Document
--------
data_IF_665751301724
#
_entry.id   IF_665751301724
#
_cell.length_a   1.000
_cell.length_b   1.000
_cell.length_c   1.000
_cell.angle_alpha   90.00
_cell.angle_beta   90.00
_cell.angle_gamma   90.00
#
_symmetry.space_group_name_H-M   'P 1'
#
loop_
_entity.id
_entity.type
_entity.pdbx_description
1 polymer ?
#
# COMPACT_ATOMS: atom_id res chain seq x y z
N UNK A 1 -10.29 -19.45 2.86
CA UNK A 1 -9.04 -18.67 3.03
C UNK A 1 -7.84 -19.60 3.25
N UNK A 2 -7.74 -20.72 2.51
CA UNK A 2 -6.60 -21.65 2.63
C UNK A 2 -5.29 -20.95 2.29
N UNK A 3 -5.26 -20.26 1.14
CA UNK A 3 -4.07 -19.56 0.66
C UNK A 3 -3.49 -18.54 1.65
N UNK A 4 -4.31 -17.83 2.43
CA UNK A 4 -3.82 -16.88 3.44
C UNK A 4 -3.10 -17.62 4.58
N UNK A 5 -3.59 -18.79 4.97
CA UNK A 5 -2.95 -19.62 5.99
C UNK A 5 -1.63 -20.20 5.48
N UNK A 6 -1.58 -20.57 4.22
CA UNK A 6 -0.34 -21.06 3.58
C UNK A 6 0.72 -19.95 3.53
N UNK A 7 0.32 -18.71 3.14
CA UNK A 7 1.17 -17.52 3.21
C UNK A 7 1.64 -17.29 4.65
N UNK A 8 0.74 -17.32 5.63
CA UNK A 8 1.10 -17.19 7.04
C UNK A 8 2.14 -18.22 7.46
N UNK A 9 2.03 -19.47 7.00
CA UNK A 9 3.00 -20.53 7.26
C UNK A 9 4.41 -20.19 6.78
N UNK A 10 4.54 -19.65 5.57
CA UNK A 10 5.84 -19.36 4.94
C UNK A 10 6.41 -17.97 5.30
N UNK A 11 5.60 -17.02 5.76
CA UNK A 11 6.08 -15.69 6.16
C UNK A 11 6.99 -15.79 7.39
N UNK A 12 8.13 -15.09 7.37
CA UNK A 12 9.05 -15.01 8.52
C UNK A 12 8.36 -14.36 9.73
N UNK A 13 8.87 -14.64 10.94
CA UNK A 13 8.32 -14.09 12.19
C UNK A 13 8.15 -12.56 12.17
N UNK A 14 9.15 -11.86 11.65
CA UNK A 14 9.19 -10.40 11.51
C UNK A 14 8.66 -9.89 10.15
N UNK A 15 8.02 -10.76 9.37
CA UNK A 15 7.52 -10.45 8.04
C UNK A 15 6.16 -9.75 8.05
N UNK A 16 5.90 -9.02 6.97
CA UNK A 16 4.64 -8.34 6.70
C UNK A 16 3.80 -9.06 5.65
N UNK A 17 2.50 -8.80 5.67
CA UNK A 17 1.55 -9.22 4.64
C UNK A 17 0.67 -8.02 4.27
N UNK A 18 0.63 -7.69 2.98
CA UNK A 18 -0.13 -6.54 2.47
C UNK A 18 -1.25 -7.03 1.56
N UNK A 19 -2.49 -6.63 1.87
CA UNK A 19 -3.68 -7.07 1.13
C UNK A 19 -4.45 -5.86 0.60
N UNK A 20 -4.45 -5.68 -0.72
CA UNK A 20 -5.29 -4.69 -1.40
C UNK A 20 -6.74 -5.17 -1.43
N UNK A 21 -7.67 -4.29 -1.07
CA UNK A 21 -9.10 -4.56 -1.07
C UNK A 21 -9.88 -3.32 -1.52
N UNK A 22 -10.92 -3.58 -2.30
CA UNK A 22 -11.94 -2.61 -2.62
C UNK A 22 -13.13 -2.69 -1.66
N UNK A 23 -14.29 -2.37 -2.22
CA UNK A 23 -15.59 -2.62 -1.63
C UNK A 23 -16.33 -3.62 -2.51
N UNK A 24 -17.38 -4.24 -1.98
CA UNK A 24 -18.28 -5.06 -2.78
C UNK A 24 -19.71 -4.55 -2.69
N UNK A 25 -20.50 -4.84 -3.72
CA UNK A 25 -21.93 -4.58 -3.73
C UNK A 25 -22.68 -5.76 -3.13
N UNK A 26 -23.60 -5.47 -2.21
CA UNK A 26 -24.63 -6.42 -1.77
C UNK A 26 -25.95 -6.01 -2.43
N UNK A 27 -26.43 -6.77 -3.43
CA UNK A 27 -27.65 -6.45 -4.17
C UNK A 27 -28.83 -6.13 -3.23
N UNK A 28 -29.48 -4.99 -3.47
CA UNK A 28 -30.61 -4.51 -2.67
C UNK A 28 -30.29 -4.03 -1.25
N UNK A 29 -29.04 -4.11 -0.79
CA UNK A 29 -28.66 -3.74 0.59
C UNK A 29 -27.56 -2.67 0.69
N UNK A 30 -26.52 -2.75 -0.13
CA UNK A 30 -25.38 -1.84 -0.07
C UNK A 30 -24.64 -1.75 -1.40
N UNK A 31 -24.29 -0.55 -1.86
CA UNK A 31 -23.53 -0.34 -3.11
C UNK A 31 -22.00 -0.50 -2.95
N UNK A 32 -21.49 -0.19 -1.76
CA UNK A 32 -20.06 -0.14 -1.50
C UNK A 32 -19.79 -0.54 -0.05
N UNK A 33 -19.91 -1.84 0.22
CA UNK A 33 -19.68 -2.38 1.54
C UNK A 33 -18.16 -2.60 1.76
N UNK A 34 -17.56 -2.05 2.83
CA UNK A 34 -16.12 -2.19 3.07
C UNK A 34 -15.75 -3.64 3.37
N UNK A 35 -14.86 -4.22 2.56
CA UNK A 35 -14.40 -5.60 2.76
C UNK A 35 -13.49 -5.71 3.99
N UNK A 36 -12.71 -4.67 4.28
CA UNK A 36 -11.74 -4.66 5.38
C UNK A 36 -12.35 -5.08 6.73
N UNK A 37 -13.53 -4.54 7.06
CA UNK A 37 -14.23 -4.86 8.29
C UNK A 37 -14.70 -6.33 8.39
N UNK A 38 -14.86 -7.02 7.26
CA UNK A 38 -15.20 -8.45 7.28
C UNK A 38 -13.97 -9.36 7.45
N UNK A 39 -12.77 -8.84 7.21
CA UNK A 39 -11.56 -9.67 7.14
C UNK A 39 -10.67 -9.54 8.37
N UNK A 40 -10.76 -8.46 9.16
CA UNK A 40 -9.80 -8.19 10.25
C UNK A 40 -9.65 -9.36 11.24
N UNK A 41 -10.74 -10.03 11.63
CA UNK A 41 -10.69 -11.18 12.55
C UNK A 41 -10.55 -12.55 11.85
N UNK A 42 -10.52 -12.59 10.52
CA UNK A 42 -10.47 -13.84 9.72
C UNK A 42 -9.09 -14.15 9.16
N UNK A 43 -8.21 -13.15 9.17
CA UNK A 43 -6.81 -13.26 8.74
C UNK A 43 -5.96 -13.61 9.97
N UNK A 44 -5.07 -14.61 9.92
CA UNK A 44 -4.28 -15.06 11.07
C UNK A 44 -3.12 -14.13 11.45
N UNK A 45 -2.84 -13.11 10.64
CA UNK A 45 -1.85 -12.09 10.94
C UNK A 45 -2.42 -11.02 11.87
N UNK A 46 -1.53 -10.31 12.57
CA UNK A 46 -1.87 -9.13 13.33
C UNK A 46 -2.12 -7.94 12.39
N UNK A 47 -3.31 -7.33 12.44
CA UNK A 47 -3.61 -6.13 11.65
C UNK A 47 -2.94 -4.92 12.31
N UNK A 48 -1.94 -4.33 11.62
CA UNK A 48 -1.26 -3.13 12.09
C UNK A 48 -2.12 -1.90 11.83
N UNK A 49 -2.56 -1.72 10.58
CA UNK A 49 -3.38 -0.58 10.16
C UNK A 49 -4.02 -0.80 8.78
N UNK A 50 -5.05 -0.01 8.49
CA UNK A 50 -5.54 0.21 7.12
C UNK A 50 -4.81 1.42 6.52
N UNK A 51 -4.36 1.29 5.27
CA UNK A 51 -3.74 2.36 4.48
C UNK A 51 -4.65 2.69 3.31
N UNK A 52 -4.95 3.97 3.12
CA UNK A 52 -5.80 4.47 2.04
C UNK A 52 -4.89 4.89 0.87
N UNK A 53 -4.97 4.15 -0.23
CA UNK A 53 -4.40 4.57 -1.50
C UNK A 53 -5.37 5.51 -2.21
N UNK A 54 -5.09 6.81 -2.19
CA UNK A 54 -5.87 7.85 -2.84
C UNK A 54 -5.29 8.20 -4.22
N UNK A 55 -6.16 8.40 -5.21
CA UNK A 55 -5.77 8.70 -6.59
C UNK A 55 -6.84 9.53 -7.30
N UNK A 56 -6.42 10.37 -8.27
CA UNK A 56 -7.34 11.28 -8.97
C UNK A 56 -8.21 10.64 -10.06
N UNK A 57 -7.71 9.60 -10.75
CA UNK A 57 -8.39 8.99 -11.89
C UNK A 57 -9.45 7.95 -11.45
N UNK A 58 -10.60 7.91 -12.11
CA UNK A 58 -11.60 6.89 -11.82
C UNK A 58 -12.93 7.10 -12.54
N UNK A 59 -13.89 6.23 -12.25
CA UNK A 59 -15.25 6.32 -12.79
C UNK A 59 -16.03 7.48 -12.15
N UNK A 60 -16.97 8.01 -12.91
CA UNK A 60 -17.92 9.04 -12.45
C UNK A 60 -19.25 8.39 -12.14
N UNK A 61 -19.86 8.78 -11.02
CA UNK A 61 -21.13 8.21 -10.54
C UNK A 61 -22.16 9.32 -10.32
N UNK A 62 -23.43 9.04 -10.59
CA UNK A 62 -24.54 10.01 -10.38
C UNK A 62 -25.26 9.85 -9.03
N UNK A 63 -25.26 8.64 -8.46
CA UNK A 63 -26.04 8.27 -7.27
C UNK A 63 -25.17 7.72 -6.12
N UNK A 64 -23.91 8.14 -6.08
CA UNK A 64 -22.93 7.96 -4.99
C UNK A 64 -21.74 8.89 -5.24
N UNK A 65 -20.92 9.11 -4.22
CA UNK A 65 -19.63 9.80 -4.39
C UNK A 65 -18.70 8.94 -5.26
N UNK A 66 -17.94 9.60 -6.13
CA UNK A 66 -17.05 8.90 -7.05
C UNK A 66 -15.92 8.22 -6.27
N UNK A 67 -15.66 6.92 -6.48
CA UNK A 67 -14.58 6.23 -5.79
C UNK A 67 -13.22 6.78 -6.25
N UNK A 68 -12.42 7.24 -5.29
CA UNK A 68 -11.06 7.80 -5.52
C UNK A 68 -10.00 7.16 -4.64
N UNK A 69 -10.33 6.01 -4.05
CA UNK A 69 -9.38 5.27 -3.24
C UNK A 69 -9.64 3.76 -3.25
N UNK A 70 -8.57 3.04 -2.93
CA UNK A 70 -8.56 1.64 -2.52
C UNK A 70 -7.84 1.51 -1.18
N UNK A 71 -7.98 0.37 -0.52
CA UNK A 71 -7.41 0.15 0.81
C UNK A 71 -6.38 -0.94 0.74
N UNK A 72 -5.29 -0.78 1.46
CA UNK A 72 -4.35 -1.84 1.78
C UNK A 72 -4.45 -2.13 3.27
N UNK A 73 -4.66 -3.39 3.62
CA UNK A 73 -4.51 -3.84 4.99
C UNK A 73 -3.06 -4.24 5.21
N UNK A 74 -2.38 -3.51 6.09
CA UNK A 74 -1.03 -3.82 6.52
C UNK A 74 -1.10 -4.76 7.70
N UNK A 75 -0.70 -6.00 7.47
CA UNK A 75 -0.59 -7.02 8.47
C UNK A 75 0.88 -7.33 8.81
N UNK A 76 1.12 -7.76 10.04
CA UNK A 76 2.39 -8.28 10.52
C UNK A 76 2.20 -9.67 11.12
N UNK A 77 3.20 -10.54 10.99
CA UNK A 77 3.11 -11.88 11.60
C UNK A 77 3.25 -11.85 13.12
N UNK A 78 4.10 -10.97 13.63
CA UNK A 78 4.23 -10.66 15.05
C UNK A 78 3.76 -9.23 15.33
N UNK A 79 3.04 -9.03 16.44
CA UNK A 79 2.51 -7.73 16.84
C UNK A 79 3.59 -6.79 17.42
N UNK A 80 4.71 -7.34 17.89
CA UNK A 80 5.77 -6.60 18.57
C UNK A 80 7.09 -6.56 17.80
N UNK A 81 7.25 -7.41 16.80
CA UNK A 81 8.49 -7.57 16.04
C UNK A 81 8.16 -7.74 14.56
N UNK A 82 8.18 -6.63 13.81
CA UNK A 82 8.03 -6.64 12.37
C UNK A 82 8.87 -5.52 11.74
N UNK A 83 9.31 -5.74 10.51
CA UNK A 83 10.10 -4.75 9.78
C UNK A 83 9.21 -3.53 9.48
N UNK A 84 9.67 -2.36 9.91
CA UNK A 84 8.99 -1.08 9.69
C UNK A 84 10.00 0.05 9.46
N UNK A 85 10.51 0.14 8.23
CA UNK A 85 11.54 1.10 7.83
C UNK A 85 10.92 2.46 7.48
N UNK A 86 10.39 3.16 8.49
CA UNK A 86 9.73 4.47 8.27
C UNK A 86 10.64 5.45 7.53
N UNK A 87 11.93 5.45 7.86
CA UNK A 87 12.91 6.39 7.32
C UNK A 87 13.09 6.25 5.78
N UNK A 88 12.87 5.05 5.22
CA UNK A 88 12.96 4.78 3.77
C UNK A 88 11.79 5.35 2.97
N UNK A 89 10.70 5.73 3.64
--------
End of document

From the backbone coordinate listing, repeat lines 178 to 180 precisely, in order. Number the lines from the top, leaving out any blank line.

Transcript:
CA UNK A 53 -4.40 4.57 -1.50
C UNK A 53 -5.37 5.51 -2.21
N UNK A 54 -5.09 6.81 -2.19